• Increased supply of affordable housing
  • Community character unaffected, no additional
    infrastructure required

Source www.vermillion-tnd.com
26
Live/Work Provisions -Salt Lake City, UT
  • Before
  • Segregated land uses
  • Unproductive/blighted lots
  • After
  • Lower VMT
  • Increase tax base
  • Infill development

Source www.artspaceutah.org
27
Process for Changing Land Development Regulations
  • Learn how other communities modified their land
    development regulations.
  • Assess the political climate.
  • Community participation
  • Initiate a dialogue on local development.
  • Form a local site planning roundtable.
  • Assess current codes and ordinances
  • Pinpoint areas that are recommended for change
  • Changing land development regulations is one
    piece of the smart growth puzzle
  • Get started and be committed.

28
Resources
  • Smart Growth Network www.smartgrowth.org
  • American Planning Association www.planning.org
  • Congress for the New Urbanism www.cnu.org
  • International City/County Management Association
    (ICMA) www.icma.org
  • Local Government Commission www.lgc.org
  • Local Initiatives Support Corporation
    www.liscnet.org/resources/smart_growth.shtml
  • State of Maryland www.op.state.md.us/smartgrowth/
  • State of New Jersey www.state.nj.us/dca/codes/reh
    ab/rehab.htm
  • State of Wisconsin www.uwex.edu/ces/cty/dodge/crd/
    CRDW/EB2-1034.htm
  • U.S. Environmental Protection Agency
    www.epa.gov/smartgrowth/

29
Smart Growth Network Partners
  • American Farmland Trust
  • American Planning Association
  • Association of Metropolitan Planning
    Organizations
  • Center for Neighborhood Technology
  • Congress for the New Urbanism
  • The Conservation Fund
  • Environmental Law Institute
  • G.W. University Center on Sustainability and
    Regional Growth
  • Growth Management Leadership Alliance
  • Institute For Transportation Engineers
  • International City/County Management Association
  • Local Government Commission
  • Local Initiatives Support Corporation
  • NACo/USCM Joint Center for Sustainable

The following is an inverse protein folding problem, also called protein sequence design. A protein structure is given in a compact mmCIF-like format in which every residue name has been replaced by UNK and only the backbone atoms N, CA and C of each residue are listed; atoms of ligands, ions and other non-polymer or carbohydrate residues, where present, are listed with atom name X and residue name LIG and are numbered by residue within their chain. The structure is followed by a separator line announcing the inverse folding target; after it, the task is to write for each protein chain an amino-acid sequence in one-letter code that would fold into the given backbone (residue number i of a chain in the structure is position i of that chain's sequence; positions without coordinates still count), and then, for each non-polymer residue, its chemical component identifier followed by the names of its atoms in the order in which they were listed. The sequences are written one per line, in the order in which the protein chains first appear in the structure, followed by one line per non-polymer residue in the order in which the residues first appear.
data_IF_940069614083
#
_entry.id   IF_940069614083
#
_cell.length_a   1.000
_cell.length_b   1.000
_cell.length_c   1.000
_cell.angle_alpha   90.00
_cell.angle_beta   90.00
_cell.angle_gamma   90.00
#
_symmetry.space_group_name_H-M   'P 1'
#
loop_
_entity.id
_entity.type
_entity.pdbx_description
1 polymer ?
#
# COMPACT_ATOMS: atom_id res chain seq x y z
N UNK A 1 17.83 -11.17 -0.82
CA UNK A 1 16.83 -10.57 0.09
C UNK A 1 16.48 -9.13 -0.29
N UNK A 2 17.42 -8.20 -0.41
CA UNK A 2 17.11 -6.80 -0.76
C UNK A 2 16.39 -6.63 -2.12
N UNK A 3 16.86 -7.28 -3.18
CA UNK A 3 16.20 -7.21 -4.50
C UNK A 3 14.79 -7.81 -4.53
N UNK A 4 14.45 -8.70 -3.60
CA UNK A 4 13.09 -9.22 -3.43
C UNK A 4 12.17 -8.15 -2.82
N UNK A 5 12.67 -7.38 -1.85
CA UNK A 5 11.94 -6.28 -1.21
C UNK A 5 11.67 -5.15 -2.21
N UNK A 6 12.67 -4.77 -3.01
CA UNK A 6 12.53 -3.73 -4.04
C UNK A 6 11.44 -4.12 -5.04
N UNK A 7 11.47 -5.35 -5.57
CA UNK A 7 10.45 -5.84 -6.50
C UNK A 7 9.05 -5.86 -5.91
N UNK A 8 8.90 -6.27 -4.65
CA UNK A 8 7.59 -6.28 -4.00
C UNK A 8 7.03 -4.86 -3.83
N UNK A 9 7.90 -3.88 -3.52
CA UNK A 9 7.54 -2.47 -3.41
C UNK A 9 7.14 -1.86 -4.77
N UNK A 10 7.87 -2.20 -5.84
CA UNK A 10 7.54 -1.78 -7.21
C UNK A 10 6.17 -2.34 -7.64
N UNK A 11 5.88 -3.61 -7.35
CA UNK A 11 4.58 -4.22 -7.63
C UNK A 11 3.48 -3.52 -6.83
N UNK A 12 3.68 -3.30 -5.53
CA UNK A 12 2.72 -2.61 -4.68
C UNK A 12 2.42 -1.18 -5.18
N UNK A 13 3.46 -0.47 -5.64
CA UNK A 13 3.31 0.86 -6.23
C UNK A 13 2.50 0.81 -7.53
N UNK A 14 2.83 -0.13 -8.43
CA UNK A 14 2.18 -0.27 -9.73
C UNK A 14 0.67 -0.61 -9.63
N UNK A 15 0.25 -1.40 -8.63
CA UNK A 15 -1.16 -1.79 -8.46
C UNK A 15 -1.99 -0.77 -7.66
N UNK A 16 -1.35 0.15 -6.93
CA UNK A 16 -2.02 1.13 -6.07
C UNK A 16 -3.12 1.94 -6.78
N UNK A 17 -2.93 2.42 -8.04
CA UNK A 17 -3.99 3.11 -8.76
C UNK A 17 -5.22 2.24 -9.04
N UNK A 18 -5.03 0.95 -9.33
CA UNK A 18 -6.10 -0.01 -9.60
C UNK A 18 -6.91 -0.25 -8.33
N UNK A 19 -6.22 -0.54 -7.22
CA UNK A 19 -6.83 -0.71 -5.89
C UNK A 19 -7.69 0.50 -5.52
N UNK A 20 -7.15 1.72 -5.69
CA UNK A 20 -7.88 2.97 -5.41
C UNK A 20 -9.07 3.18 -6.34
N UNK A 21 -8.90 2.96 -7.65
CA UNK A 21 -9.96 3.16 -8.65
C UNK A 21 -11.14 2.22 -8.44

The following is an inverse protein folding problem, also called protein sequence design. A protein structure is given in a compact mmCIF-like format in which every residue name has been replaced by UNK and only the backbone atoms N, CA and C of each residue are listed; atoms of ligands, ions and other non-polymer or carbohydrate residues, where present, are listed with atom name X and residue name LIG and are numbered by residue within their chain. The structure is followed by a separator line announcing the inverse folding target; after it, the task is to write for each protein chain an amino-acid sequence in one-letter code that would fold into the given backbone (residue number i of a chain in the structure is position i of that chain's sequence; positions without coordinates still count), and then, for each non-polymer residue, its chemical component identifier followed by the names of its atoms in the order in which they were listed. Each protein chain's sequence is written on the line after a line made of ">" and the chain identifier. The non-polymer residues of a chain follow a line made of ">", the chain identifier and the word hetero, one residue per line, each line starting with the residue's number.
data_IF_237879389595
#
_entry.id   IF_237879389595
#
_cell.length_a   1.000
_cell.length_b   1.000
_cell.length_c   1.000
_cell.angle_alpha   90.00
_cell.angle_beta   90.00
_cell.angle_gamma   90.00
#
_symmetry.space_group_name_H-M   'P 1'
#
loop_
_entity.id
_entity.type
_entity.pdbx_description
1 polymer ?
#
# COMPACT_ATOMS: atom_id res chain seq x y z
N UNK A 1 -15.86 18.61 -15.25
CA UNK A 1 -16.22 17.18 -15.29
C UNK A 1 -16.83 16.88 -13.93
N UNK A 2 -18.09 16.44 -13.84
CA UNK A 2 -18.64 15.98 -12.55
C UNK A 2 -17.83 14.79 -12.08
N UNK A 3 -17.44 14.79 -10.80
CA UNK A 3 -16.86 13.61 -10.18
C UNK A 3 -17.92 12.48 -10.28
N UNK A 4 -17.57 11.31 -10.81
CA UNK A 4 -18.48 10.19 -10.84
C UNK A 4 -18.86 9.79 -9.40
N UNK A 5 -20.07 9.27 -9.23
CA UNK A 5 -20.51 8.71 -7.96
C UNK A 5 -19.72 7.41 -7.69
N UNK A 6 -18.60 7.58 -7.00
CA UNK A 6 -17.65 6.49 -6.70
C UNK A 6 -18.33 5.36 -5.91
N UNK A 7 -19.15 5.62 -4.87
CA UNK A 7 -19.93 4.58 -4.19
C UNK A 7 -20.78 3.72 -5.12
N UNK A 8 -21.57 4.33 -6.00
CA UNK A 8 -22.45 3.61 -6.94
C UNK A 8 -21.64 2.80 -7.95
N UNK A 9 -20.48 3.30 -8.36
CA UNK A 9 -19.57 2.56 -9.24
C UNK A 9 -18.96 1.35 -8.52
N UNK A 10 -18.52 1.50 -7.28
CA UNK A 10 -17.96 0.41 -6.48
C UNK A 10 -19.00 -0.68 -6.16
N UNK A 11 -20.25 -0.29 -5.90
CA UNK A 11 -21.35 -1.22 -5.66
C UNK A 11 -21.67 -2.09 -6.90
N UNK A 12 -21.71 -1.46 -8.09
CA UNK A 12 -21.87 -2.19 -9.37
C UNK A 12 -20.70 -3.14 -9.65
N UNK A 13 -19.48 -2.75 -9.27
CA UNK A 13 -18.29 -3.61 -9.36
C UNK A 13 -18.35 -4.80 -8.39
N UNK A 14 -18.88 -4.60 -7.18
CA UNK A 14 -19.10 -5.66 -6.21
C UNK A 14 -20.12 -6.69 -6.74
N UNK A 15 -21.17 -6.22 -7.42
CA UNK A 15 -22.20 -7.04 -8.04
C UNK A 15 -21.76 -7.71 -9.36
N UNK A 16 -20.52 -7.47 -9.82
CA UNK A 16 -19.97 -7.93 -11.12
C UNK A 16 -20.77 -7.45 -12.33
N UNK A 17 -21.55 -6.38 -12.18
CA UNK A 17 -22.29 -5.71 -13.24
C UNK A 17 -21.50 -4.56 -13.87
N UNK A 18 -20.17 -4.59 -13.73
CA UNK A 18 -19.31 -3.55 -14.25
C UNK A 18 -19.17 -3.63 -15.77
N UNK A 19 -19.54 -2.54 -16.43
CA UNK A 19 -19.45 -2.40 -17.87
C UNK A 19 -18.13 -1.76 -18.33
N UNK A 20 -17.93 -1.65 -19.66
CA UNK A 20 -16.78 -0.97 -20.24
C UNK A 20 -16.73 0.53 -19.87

Communities
  • National Association of Counties
  • National Association of Local Government
    Environmental Professionals
  • National Association of Realtors
  • National Multi-Housing Council
  • National Neighborhood Coalition
  • NOAA
  • National Trust For Historic Preservation
  • National Wildlife Federation
  • Natural Resources Defense Council
  • Northeast-Midwest Institute
  • Rails to Trails Conservancy
  • Scenic America
  • State of Maryland
  • Surface Transportation Policy Project
  • Sustainable Communities Network
  • Trust for Public Land
  • Urban Land Institute
  • U.S. EPA

30
Acknowledgements
SGN would like to acknowledge the following for
granting permission to use photos/diagrams for
this presentation.
  • American Planning Association
  • Artspace Utah
  • Bike Miami Valley
  • Bowman Development Group
  • Congress for the New Urbanism
  • Dom Nozzi, AICP, Senior Planner
  • Greater Philadelphia Tourism Marketing
    Corporation - Bob Krist and T.
    Leonardi
  • John Bell, Ph.D.
  • Marshall Erdman Associates
  • Mike Mooney Aerial Photography
  • New Jersey Multi-City LISC
  • Pedestrian and Bicycle Information Center
  • Sierra Club
  • Smart Growth America
  • Surface Transportation Policy Project
  • The Town Paper
  • Wisconsin Department of Administration
  • Wisconsin DOT
  • Urban Advantage
  • U.S. Department of Agriculture